"He who has believed and has been baptized shall be saved; but he who has disbelieved shall be condemned" (Mark 16:16).
"Jesus answered, 'Truly, truly, I say to you, unless one is born of water and the Spirit, he cannot enter into the kingdom of God'" (John 3:5)
"And Peter said to them, 'Repent, and let each of you be baptized in the name of Jesus Christ for the forgiveness of your sins; and you shall receive the gift of the Holy Spirit'" (Acts 2:38)
"Or do you not know that all of us who have been baptized into Christ Jesus have been baptized into His death? Therefore we have been buried with Him through baptism into death, in order that as Christ was raised from the dead through the glory of the Father, so we too might walk in newness of life" (Romans 6:3,4).
"having been buried with Him in baptism, in which you were also raised up with Him through faith in the working of God, who raised Him from the dead" (Colossians 2:12).
"He saved us, not on the basis of deeds which we have done in righteousness, but according to His mercy, by the washing of regeneration and renewing by the Holy Spirit" (Titus 3:5).
"Baptism, which corresponds to this, now saves you, not as a removal of dirt from the body, but as an appeal to God for a clear conscience through the resurrection of Jesus Christ" (1 Peter 3:21).
 Let us not overlook this important, little conjunction "and"; for with it, Jesus connects faith with baptism in order to result in salvation. Faith without baptism will not save -- and neither will baptism without faith.
 In the context, Jesus declares that one must be "born again" before one can enter the kingdom of God. This verse shows that that is to be by "the water and the Spirit." The only way we ever see water being used in the New Testament in connection with entrance into the kingdom (or being saved) is in the act of water baptism for the forgiveness of sins.
 From this verse, we also see the need for repentance to be coupled with baptism. They are both to be done for the same purpose, and that is for "the forgiveness of sins." So just as one is not forgiven prior to repentance, neither is one forgiven before being baptized.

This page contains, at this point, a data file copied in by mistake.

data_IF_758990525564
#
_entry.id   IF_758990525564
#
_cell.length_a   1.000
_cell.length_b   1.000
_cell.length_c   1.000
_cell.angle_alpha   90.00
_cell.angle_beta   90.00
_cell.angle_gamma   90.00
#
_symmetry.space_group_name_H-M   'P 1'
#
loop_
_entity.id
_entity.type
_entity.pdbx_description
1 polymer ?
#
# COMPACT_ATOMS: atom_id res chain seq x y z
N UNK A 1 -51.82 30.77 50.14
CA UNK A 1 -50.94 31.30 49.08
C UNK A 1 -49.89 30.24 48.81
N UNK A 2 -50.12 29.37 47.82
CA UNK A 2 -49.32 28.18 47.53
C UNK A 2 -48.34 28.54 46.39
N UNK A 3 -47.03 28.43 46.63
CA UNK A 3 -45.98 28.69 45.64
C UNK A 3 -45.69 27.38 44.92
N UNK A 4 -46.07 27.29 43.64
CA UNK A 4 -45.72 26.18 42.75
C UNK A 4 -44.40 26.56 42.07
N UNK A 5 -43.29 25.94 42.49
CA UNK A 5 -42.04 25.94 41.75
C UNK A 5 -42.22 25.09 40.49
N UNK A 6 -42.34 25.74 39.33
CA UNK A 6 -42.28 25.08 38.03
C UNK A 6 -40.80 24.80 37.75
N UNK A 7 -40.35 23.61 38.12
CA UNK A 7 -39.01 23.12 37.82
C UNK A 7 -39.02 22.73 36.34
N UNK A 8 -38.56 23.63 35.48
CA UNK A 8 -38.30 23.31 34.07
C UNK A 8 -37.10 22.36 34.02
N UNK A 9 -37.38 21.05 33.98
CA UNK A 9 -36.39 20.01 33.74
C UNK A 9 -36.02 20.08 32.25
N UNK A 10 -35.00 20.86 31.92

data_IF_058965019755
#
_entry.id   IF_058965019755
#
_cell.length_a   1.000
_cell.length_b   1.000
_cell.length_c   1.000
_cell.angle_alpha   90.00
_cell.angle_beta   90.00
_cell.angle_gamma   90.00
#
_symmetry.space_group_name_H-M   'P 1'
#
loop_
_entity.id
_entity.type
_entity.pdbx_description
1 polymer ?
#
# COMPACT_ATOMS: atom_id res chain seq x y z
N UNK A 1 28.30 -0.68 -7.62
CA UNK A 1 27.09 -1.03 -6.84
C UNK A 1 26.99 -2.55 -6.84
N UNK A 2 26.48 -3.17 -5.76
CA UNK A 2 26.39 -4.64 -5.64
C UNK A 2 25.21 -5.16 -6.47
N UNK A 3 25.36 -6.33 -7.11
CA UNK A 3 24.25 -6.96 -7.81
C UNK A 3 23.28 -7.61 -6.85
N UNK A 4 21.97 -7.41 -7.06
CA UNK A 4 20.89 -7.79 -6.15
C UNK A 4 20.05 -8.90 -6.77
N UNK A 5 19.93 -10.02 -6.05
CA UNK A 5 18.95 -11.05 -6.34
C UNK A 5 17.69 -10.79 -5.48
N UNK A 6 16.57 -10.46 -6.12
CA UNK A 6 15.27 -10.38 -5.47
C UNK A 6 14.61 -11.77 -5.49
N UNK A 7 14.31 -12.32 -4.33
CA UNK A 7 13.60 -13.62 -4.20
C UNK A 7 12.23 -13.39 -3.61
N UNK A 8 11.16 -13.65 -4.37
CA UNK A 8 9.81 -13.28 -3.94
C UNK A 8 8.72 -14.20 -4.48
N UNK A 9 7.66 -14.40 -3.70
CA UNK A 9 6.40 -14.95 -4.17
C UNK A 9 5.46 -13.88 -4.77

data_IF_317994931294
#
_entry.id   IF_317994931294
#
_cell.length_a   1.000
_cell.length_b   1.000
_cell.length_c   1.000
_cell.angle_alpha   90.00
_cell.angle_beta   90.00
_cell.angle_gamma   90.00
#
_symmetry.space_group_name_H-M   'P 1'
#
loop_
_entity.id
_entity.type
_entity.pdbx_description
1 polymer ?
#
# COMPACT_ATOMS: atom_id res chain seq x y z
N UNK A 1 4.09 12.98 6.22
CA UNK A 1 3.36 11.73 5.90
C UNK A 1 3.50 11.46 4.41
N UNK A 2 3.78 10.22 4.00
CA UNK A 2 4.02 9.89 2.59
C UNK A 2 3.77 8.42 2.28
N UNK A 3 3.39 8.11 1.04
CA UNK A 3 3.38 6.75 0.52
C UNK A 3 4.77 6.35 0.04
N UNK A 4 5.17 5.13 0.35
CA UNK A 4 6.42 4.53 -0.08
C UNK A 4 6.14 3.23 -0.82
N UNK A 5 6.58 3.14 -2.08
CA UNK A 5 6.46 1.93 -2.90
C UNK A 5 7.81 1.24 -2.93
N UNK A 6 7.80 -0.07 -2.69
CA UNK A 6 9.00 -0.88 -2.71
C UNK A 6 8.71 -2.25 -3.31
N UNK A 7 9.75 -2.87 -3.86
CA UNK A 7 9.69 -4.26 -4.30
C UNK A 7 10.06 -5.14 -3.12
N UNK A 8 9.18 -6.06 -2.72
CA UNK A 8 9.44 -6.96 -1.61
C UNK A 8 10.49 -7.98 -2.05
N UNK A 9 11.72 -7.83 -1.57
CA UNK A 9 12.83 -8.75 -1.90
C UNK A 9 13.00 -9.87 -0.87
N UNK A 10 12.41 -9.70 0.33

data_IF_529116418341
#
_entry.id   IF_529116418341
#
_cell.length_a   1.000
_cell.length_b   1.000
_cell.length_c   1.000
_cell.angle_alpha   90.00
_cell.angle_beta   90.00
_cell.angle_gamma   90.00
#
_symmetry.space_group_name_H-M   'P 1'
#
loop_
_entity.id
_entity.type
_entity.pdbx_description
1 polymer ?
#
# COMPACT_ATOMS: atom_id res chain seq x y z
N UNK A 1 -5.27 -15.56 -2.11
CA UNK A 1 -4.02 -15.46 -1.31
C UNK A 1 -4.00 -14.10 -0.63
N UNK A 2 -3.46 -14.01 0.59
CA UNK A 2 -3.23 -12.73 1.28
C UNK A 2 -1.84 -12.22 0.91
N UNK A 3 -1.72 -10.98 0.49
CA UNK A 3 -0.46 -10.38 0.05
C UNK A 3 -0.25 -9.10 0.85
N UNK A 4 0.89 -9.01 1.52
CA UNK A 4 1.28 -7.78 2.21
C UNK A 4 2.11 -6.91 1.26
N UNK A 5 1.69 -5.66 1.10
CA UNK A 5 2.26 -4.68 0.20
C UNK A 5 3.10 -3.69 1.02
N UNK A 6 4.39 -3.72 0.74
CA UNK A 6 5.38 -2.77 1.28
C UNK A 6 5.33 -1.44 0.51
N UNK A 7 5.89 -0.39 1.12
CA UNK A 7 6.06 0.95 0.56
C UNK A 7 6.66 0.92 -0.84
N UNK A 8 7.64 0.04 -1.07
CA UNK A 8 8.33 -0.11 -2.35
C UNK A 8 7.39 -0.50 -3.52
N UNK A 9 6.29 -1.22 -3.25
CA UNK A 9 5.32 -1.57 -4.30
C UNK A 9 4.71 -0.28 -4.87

Through baptism we contact the benefits of the death of Christ -- salva tion by His blood, by His death.
 Baptism is "in order that...we too might walk in newness of life," which is talking about the new life in Christ that one receives, being a "new creature" in the Lord. Becoming a Christian, therefore, does not result until after baptism.
 Baptism is to be a "burial." This is also noted in the Greek word "bapti zo," from which are English word has been transliterated. It means to "dip, plunge, or immerse." Sprinkling or pouring, therefore, does not fulfill the word's meaning.
 The idea of being "raised up with Him [Christ] by faith" expresses again that we begin our new life through baptism. Plus, this verse also points out the need for us to believe in the "working of God." In other words, before we are baptized, we must believe that God will wash away our sins by the blood of Jesus Christ if we submit to baptism; and after we are baptized, we must believe that God has done so, and we have become Christians.
 Interestingly, this is exactly what Jesus was talking about in John 3:3-5, though with different wording. "Regeneration" means "spiritual rebirth," being "born again." The "washing" or this regeneration is speaking of the water that is necessary for Bible baptism. Not only does one think of water when one thinks of "washing," but this is also the element which the Bible shows a necessity for baptism. Actually, as one preacher has said, "There is not one drop of water in the word 'baptism' [itself]" The only way we know that water is to be in it is from other verses in the Bible that reveal water as being the element used to baptize in. As the Ethiopian eunuch said, "Here's water, what hinders me from being baptized?" (Acts 8:36). And John baptized in Aenon near Salim "because there was much water there" (John 3:23). See also Acts 10:47.
 Clearly, we are told that "baptism...now
saves you." For anyone to say that it doesn't, is to be in direct
opposition to what God's word declares on the matter. In this verse, we
learn that baptism saves as "an appeal to God for a clear conscience."
In other words, since the term "appeal" means "to ask for
help, support, mercy, etc.," one is "calling on the Lord"
through the act of baptism (along with faith, repentance, and
of faith in Christ).